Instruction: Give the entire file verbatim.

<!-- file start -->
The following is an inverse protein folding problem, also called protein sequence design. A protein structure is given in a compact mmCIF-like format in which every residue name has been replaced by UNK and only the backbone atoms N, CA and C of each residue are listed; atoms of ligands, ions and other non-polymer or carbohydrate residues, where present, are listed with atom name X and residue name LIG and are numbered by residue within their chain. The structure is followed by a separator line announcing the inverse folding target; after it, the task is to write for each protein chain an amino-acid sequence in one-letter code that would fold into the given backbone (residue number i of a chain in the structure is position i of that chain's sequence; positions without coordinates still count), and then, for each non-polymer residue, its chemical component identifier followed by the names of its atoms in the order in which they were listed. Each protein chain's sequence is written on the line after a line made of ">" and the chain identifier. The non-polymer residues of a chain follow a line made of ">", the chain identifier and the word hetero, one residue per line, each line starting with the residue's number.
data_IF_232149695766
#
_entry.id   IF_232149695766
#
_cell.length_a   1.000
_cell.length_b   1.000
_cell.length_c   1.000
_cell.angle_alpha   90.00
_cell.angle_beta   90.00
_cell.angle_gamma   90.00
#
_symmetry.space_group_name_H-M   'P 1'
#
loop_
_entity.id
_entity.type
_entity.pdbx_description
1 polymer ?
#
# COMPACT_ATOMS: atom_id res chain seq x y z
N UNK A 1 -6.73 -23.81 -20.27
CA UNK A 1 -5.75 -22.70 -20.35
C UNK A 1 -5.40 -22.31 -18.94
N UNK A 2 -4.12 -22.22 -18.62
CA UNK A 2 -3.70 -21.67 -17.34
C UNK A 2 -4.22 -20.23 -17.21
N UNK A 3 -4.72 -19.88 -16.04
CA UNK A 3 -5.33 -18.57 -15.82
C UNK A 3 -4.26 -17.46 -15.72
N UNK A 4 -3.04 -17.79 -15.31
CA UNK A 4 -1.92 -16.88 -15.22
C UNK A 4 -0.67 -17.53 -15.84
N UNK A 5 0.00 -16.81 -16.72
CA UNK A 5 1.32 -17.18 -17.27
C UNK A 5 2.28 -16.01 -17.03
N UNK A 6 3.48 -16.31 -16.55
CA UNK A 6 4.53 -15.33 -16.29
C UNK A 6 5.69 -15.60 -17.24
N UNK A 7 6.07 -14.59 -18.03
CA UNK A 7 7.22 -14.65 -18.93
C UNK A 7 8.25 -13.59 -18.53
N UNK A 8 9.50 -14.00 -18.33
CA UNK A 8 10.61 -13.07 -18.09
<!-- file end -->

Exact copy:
The following is an inverse protein folding problem, also called protein sequence design. A protein structure is given in a compact mmCIF-like format in which every residue name has been replaced by UNK and only the backbone atoms N, CA and C of each residue are listed; atoms of ligands, ions and other non-polymer or carbohydrate residues, where present, are listed with atom name X and residue name LIG and are numbered by residue within their chain. The structure is followed by a separator line announcing the inverse folding target; after it, the task is to write for each protein chain an amino-acid sequence in one-letter code that would fold into the given backbone (residue number i of a chain in the structure is position i of that chain's sequence; positions without coordinates still count), and then, for each non-polymer residue, its chemical component identifier followed by the names of its atoms in the order in which they were listed. Each protein chain's sequence is written on the line after a line made of ">" and the chain identifier. The non-polymer residues of a chain follow a line made of ">", the chain identifier and the word hetero, one residue per line, each line starting with the residue's number.
data_IF_232149695766
#
_entry.id   IF_232149695766
#
_cell.length_a   1.000
_cell.length_b   1.000
_cell.length_c   1.000
_cell.angle_alpha   90.00
_cell.angle_beta   90.00
_cell.angle_gamma   90.00
#
_symmetry.space_group_name_H-M   'P 1'
#
loop_
_entity.id
_entity.type
_entity.pdbx_description
1 polymer ?
#
# COMPACT_ATOMS: atom_id res chain seq x y z
N UNK A 1 -6.73 -23.81 -20.27
CA UNK A 1 -5.75 -22.70 -20.35
C UNK A 1 -5.40 -22.31 -18.94
N UNK A 2 -4.12 -22.22 -18.62
CA UNK A 2 -3.70 -21.67 -17.34
C UNK A 2 -4.22 -20.23 -17.21
N UNK A 3 -4.72 -19.88 -16.04
CA UNK A 3 -5.33 -18.57 -15.82
C UNK A 3 -4.26 -17.46 -15.72
N UNK A 4 -3.04 -17.79 -15.31
CA UNK A 4 -1.92 -16.88 -15.22
C UNK A 4 -0.67 -17.53 -15.84
N UNK A 5 0.00 -16.81 -16.72
CA UNK A 5 1.32 -17.18 -17.27
C UNK A 5 2.28 -16.01 -17.03
N UNK A 6 3.48 -16.31 -16.55
CA UNK A 6 4.53 -15.33 -16.29
C UNK A 6 5.69 -15.60 -17.24
N UNK A 7 6.07 -14.59 -18.03
CA UNK A 7 7.22 -14.65 -18.93
C UNK A 7 8.25 -13.59 -18.53
N UNK A 8 9.50 -14.00 -18.33
CA UNK A 8 10.61 -13.07 -18.09